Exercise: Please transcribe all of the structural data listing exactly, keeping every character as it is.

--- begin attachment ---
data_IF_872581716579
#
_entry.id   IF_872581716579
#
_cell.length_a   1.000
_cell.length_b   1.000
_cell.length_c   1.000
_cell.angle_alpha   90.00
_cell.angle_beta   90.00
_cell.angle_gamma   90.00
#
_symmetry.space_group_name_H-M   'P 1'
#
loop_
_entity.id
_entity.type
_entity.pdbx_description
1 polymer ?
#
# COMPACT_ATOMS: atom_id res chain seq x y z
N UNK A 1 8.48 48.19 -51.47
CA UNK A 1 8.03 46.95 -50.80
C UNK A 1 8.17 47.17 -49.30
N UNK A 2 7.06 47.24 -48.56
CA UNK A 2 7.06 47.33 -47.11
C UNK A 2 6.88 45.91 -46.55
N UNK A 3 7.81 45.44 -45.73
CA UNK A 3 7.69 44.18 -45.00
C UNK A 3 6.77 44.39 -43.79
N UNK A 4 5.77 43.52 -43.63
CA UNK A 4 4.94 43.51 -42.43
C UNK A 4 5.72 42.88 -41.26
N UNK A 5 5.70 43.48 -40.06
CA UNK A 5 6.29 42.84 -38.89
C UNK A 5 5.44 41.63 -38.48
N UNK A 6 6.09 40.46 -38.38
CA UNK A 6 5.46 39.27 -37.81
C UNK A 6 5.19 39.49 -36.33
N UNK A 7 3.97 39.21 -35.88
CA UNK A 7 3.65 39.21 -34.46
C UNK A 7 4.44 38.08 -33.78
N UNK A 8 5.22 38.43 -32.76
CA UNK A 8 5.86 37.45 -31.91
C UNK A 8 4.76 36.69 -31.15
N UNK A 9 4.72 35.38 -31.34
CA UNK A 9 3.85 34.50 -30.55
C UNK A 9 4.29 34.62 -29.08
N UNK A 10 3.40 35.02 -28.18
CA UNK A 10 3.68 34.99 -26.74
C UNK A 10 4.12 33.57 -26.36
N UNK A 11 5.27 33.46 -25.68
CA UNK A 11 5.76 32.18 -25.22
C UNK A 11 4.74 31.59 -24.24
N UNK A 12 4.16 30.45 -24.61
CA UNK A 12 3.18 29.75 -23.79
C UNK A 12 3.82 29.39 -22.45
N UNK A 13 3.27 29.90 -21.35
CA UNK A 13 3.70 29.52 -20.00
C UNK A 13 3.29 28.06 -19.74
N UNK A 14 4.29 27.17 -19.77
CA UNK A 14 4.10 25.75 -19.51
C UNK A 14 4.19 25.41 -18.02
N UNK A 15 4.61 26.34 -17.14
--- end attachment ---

data_IF_872581716579
#
_entry.id   IF_872581716579
#
_cell.length_a   1.000
_cell.length_b   1.000
_cell.length_c   1.000
_cell.angle_alpha   90.00
_cell.angle_beta   90.00
_cell.angle_gamma   90.00
#
_symmetry.space_group_name_H-M   'P 1'
#
loop_
_entity.id
_entity.type
_entity.pdbx_description
1 polymer ?
#
# COMPACT_ATOMS: atom_id res chain seq x y z
N UNK A 1 8.48 48.19 -51.47
CA UNK A 1 8.03 46.95 -50.80
C UNK A 1 8.17 47.17 -49.30
N UNK A 2 7.06 47.24 -48.56
CA UNK A 2 7.06 47.33 -47.11
C UNK A 2 6.88 45.91 -46.55
N UNK A 3 7.81 45.44 -45.73
CA UNK A 3 7.69 44.18 -45.00
C UNK A 3 6.77 44.39 -43.79
N UNK A 4 5.77 43.52 -43.63
CA UNK A 4 4.94 43.51 -42.43
C UNK A 4 5.72 42.88 -41.26
N UNK A 5 5.70 43.48 -40.06
CA UNK A 5 6.29 42.84 -38.89
C UNK A 5 5.44 41.63 -38.48
N UNK A 6 6.09 40.46 -38.38
CA UNK A 6 5.46 39.27 -37.81
C UNK A 6 5.19 39.49 -36.33
N UNK A 7 3.97 39.21 -35.88
CA UNK A 7 3.65 39.21 -34.46
C UNK A 7 4.44 38.08 -33.78
N UNK A 8 5.22 38.43 -32.76
CA UNK A 8 5.86 37.45 -31.91
C UNK A 8 4.76 36.69 -31.15
N UNK A 9 4.72 35.38 -31.34
CA UNK A 9 3.85 34.50 -30.55
C UNK A 9 4.29 34.62 -29.08
N UNK A 10 3.40 35.02 -28.18
CA UNK A 10 3.68 34.99 -26.74
C UNK A 10 4.12 33.57 -26.36
N UNK A 11 5.27 33.46 -25.68
CA UNK A 11 5.76 32.18 -25.22
C UNK A 11 4.74 31.59 -24.24
N UNK A 12 4.16 30.45 -24.61
CA UNK A 12 3.18 29.75 -23.79
C UNK A 12 3.82 29.39 -22.45
N UNK A 13 3.27 29.90 -21.35
CA UNK A 13 3.70 29.52 -20.00
C UNK A 13 3.29 28.06 -19.74
N UNK A 14 4.29 27.17 -19.77
CA UNK A 14 4.10 25.75 -19.51
C UNK A 14 4.19 25.41 -18.02
N UNK A 15 4.61 26.34 -17.14